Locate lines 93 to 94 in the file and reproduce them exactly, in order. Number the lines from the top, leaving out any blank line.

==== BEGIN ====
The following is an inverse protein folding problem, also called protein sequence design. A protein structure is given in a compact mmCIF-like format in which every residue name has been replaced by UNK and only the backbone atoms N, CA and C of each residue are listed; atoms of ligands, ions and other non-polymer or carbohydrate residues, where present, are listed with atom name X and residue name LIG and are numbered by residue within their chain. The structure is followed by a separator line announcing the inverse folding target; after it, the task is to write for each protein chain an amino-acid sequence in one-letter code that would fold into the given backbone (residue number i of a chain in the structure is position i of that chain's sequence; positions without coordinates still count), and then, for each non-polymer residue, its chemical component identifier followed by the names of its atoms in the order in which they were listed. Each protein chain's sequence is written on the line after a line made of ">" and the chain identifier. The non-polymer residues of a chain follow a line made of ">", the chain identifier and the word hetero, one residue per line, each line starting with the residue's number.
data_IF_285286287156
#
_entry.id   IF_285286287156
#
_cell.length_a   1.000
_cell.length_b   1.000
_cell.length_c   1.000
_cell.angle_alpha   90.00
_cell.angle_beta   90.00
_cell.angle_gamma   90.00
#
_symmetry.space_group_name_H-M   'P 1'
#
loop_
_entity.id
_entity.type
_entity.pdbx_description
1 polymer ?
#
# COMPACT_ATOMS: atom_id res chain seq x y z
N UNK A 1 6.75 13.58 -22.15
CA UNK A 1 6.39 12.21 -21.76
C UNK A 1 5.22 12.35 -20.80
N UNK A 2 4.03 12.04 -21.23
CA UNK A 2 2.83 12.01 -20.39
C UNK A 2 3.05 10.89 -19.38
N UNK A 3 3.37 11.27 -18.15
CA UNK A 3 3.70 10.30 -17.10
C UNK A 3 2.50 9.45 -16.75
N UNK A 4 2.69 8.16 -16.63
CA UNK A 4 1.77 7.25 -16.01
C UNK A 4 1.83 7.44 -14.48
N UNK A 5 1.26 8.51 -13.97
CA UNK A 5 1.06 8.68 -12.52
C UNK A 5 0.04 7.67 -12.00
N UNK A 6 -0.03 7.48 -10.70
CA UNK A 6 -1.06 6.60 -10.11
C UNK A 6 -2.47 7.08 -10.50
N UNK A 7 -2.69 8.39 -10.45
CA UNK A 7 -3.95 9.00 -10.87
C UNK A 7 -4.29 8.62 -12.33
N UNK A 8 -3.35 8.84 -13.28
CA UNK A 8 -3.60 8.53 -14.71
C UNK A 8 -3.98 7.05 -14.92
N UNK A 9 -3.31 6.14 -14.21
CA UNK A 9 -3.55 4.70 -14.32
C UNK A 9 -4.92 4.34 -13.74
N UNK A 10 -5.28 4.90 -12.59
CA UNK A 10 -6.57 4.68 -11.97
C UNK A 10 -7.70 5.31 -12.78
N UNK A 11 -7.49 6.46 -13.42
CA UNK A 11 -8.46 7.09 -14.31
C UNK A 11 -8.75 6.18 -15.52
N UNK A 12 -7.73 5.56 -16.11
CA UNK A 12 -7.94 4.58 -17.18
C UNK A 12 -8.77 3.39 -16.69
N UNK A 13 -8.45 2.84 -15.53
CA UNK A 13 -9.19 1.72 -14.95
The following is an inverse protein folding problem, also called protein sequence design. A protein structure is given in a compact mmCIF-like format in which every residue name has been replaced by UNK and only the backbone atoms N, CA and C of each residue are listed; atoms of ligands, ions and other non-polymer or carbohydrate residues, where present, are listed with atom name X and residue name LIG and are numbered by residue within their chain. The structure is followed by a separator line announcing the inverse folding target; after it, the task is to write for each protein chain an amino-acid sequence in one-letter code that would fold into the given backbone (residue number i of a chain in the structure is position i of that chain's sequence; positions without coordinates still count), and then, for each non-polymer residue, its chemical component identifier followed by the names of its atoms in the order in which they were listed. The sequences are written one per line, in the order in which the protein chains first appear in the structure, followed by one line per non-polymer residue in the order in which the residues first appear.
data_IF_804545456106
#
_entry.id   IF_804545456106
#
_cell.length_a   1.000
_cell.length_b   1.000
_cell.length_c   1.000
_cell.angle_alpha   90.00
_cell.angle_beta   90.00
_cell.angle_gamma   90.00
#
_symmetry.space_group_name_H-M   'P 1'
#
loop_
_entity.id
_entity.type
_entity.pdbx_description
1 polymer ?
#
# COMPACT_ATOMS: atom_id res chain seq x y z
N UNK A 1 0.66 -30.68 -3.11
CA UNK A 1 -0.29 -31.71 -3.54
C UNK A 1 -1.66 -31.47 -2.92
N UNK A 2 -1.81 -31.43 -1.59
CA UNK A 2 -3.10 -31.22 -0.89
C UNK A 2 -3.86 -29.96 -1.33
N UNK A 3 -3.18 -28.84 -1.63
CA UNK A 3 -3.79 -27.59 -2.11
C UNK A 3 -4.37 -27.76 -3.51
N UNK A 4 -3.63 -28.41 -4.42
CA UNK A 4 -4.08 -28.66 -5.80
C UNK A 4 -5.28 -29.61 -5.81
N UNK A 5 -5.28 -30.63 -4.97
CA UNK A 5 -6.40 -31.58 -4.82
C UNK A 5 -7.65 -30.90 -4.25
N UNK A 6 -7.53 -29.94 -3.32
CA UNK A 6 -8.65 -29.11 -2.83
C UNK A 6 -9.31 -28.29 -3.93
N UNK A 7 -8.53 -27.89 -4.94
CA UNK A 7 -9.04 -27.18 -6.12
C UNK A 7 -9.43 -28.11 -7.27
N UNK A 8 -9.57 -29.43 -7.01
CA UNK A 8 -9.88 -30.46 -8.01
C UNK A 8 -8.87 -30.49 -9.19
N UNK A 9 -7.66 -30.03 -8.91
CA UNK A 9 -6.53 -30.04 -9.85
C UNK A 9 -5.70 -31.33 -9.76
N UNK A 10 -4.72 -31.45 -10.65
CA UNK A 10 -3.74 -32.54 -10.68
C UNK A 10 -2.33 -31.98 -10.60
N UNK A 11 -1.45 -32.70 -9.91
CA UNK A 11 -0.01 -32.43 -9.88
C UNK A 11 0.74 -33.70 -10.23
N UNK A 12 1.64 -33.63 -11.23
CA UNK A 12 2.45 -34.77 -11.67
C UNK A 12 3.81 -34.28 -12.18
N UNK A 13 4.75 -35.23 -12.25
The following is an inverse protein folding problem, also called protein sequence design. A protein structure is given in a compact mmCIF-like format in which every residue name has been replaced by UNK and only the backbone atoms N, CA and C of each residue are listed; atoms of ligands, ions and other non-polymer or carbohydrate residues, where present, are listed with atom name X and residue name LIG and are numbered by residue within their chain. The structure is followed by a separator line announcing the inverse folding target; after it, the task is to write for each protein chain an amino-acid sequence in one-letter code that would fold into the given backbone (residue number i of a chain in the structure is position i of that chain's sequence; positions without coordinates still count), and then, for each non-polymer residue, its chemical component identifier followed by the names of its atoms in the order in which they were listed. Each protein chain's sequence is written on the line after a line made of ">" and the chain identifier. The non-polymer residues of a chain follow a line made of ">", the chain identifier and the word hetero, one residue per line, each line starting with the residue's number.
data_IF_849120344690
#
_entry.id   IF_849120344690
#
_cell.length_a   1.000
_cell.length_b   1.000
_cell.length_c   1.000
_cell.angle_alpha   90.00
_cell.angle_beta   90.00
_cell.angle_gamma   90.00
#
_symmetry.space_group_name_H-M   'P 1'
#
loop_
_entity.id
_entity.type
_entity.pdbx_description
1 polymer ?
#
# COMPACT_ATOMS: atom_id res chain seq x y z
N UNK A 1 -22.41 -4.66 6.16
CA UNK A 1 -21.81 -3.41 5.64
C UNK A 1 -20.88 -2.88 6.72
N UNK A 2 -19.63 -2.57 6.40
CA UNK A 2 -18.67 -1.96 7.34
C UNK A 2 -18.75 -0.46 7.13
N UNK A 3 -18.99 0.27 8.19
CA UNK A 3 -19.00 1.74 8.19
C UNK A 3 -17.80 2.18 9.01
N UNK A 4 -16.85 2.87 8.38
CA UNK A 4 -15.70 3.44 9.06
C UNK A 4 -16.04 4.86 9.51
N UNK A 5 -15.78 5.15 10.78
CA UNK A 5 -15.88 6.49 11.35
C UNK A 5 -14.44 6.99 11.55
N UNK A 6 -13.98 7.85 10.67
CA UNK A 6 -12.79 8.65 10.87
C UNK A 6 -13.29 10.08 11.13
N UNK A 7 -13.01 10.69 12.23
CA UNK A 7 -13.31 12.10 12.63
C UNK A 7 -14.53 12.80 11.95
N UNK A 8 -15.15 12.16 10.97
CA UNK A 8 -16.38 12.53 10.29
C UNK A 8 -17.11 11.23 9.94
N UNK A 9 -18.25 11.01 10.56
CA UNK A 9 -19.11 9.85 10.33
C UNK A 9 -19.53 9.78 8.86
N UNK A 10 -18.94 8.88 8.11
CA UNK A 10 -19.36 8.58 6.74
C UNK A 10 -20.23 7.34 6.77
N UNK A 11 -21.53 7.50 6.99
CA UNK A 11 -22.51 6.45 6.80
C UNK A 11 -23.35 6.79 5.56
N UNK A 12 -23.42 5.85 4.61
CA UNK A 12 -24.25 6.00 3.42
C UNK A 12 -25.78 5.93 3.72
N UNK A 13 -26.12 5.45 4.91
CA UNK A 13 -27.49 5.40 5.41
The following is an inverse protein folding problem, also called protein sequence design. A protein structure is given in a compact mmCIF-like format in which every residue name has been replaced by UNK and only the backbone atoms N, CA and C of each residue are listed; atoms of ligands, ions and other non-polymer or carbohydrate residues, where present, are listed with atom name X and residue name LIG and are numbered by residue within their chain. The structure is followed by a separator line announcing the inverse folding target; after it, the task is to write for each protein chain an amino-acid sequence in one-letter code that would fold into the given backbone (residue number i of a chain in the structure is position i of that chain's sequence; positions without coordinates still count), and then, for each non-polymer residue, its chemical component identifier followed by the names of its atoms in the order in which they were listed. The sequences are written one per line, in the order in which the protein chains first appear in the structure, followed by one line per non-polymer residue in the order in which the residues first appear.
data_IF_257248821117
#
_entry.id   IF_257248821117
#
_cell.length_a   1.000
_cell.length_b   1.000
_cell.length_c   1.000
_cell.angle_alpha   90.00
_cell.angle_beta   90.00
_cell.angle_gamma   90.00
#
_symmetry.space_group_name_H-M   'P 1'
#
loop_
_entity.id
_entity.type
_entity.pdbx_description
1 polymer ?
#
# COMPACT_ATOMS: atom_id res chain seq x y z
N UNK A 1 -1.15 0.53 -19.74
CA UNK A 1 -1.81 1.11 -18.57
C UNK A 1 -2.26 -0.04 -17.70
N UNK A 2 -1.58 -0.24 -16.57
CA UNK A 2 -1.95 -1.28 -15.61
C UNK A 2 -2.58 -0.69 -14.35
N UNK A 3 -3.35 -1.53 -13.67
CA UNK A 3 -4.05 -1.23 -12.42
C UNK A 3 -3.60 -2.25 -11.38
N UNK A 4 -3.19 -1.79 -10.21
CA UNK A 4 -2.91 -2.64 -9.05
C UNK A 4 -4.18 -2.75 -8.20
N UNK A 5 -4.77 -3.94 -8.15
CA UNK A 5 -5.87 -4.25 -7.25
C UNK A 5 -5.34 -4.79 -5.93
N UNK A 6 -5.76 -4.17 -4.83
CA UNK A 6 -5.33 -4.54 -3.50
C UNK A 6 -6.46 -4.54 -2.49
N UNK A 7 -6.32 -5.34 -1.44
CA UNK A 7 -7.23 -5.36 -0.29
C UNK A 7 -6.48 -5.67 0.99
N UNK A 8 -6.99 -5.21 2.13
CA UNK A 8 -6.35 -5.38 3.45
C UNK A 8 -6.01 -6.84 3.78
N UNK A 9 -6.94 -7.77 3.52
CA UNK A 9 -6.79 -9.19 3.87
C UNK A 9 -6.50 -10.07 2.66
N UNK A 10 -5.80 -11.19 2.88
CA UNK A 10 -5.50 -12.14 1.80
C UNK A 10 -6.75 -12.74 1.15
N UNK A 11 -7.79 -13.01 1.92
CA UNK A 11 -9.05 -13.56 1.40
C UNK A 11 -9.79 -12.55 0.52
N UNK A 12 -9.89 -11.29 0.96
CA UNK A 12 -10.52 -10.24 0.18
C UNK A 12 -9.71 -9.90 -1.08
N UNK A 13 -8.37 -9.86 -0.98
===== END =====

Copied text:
N UNK A 5 -5.28 -30.63 -4.97
CA UNK A 5 -6.40 -31.58 -4.82